Percutaneous image-guided biopsy of renal masses is safe and accurate, and it frequently alters clinical decision making, says a new study from the University of Michigan.
For the study, the researchers reviewed 153 kidney biopsies in 126 patients. The researchers found that more than 60% of patients had a change in their treatment--whether surgery, tumor ablation, chemotherapy or radiation--due to biopsy results, and that as many as 75 unnecessary kidney removals were potentially avoided.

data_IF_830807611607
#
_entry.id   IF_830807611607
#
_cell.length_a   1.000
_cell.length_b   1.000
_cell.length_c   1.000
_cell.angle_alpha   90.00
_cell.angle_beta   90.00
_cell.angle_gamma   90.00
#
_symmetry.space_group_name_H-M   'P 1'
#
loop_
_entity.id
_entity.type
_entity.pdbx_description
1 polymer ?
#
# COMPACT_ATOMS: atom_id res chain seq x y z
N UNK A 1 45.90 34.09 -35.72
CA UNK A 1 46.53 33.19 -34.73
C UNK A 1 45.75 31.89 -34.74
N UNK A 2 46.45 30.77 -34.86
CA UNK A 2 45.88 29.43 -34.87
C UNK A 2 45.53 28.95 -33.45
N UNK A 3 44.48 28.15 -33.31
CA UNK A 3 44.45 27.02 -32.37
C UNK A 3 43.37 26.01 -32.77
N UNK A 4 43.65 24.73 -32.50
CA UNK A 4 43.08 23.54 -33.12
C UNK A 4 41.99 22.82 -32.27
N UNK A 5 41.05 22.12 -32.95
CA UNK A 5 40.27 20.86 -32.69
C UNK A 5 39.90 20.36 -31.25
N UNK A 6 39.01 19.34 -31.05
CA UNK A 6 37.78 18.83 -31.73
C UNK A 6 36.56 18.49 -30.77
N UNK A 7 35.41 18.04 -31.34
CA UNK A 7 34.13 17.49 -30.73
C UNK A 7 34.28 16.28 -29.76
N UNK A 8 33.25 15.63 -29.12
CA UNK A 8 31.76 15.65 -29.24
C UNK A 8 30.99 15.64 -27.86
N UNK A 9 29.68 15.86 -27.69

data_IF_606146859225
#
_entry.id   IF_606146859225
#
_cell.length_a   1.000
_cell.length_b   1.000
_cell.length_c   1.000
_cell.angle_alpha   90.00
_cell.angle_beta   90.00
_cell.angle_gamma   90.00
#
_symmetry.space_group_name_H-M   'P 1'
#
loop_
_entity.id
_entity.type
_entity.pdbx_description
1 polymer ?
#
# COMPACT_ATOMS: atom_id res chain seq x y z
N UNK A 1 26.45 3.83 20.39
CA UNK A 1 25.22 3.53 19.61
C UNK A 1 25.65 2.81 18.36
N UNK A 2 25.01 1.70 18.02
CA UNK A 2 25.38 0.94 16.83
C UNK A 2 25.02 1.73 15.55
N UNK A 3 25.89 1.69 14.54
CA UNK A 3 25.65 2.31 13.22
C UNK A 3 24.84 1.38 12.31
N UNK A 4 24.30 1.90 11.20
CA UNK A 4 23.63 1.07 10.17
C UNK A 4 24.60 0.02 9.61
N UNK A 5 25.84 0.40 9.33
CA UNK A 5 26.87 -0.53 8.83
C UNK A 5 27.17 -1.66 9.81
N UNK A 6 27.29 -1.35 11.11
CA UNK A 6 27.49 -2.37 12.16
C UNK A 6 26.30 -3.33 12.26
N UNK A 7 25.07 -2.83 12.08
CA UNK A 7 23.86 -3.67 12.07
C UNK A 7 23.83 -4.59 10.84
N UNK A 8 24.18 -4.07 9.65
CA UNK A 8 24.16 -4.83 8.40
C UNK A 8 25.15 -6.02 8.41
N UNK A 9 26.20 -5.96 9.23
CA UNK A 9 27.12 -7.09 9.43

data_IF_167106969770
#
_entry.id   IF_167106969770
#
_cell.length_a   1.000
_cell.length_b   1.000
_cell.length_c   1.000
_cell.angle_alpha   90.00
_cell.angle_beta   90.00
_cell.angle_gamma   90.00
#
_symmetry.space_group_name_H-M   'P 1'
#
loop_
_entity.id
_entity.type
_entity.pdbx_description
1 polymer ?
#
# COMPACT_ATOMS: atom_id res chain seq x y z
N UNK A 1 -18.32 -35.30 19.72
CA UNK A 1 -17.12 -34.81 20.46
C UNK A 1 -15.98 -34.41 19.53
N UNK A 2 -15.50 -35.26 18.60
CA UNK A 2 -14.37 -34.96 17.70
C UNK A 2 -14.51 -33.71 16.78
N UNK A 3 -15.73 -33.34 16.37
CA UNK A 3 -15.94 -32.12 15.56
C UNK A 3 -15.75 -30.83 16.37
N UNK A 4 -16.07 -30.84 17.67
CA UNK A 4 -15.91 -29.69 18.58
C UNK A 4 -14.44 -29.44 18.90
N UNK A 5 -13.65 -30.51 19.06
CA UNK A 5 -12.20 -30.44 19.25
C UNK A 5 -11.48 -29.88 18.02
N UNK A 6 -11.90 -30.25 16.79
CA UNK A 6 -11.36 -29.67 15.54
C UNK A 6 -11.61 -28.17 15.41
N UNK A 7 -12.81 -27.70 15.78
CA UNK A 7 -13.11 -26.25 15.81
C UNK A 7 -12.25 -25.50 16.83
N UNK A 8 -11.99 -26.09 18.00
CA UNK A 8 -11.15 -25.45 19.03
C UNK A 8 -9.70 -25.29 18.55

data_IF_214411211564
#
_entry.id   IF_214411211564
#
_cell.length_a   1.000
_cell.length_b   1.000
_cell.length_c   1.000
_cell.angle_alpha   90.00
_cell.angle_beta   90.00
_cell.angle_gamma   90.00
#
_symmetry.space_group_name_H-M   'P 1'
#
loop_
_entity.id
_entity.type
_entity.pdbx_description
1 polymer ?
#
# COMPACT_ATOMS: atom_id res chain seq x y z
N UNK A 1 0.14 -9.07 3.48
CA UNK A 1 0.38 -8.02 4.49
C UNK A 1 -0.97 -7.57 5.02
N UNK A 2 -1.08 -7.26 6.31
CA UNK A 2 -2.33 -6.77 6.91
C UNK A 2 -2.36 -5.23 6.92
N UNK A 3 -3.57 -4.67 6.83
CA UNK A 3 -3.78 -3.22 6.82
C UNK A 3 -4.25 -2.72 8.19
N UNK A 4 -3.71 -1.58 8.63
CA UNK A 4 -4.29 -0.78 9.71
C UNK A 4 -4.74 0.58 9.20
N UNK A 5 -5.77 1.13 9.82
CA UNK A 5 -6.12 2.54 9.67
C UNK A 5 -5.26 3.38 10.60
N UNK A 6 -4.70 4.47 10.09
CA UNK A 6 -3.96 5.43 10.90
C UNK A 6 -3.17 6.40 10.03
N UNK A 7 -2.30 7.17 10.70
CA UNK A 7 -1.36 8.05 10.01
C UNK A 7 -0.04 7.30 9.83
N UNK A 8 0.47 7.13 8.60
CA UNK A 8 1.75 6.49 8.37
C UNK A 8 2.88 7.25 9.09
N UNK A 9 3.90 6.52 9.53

"When a patient has a kidney mass, options include an open surgical procedure or an image-guided percutaneous biopsy. Percutaneous means that the procedure is performed through the skin, through a tiny incision (only 3-4 mm). Imaging guidance (either ultrasound or CT) allows us to watch our needle as it enters the mass, decreasing the risk of damage to adjacent structures and ensuring that we are sampling the correct tissue," said Katherine Maturen, MD, lead author of the study.
Necoya Lightsey | EurekAlert!
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